At this juncture, the Shropshire Way joins the Offa’s Dyke Path National Trail, and I’m keen to explore a fresh section, having walked a stretch near Clun earlier in the year.
High up in the former quarry, I gaze back down onto Llanymynech, which once had a pub that straddled the border, with two bars in England and one in Wales.
Birch and other fast-growing trees are once again taking over the hillside and cliff-faces, which have now been set aside for wildlife and climbers. The change in the landscape is remarkable, and I scan the skies in vain, searching for peregrine falcons.
Striding on uphill along the dyke, a particularly insensitively-placed golf course shatters my sense of natural wonder. I find myself alternating between sun-dappled woods, imagining ancient soldiers pacing along ramparts, and the greens, where a trio of modern corporate warriors are teeing off.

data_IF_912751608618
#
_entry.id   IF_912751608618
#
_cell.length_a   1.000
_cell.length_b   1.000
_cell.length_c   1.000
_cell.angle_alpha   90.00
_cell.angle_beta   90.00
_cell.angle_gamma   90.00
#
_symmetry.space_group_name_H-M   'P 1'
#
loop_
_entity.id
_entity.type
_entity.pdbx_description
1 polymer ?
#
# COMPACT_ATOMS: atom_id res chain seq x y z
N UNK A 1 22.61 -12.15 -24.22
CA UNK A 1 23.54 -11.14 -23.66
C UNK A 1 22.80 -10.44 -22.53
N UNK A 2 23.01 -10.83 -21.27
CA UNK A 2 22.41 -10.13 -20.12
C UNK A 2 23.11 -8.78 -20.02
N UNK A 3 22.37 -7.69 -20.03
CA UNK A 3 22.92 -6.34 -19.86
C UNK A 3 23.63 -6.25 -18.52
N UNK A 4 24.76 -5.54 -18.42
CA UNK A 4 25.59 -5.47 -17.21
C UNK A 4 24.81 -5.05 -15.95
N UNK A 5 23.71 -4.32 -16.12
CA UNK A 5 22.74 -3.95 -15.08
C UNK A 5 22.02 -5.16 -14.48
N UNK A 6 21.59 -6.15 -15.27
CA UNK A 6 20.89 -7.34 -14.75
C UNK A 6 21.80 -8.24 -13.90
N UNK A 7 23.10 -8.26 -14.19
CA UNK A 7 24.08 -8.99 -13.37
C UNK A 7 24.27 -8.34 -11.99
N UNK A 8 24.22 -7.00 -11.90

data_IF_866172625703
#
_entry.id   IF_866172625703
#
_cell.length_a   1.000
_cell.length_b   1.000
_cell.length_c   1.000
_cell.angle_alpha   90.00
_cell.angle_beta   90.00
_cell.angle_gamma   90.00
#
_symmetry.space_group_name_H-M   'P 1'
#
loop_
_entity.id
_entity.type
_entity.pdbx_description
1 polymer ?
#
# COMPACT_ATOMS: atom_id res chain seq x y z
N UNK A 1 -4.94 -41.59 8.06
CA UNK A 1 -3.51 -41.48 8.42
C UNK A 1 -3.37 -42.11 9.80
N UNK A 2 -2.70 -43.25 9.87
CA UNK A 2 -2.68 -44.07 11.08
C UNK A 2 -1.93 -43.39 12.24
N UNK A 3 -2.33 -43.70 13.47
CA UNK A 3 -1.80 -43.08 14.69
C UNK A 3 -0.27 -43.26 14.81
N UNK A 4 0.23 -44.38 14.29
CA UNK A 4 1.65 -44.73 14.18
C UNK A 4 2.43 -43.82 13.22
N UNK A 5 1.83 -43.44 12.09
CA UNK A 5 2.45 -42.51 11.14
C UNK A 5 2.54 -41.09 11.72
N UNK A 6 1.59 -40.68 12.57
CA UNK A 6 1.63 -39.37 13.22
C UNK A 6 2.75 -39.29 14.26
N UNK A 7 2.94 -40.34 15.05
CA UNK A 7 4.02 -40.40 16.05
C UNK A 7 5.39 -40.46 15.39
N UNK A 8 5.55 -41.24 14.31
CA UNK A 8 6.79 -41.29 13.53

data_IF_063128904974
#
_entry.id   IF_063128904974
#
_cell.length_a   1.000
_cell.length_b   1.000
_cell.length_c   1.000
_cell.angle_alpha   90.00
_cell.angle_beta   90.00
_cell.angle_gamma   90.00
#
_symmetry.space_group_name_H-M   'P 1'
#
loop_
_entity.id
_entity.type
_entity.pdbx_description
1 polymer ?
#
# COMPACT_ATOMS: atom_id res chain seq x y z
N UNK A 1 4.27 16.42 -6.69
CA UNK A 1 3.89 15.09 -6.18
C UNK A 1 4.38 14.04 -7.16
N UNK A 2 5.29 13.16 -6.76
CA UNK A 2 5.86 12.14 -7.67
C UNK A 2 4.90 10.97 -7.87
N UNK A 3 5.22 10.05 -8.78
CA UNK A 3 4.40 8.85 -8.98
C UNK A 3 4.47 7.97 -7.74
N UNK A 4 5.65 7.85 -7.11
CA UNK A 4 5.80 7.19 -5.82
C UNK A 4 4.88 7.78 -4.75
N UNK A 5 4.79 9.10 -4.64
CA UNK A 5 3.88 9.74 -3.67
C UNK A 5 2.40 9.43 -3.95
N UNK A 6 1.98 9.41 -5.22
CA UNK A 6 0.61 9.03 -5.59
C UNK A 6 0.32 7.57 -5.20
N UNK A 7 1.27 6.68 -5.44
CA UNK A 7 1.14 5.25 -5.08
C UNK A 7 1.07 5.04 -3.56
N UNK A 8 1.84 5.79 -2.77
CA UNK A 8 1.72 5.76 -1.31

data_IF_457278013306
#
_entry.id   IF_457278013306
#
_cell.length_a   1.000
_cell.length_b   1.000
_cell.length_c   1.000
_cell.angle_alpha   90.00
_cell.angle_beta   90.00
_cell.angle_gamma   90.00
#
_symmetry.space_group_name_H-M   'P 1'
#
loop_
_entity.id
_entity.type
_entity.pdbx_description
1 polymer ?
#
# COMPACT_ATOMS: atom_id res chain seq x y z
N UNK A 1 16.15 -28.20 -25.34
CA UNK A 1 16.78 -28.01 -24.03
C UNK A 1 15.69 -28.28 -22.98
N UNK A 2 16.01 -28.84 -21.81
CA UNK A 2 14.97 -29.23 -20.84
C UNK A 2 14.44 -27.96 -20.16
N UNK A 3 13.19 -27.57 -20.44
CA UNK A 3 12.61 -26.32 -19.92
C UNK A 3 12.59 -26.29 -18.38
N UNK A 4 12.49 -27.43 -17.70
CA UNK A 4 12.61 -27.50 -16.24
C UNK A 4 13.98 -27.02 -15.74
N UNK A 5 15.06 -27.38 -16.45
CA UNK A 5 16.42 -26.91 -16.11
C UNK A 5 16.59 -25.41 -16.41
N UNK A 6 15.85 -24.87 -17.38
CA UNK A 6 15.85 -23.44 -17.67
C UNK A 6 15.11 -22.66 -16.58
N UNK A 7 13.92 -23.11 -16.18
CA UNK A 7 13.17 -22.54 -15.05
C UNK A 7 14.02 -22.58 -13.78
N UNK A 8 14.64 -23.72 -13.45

Just as the summit route begins to level off and descend, the path emerges from tree cover and the view opens out spectacularly to the west over an endless succession of hazy, sunlit hills.
The sun is beginning to set as I leave King Offa’s fortified heights and head north on the Shropshire Way again, towards Trefonen. Without a torch, I foolishly push on into the twilight, treading through mud and muck, and accidentally discovering a stream. My sullied boots and trousers are more than compensated for by a silent visual symphony in the sky, as first Venus, then Capella, Vega, Altair and Arcturus, slowly emerge in the gathering darkness overhead. Still, I’m relieved when I finally descend towards the welcoming lights of Trefonen and its 18th-century Barley Mow brewery pub.
Wild paths and peat bogs
The next day, I meet up with Trevor Allison to walk a section of the way that opened only last year. After a detour around Selattyn Hill, we rejoin and trace Offa’s Dyke before turning east to descend towards Chirk Castle. But I don’t have long to admire it as I struggle to keep up with Trevor, who bounds ahead.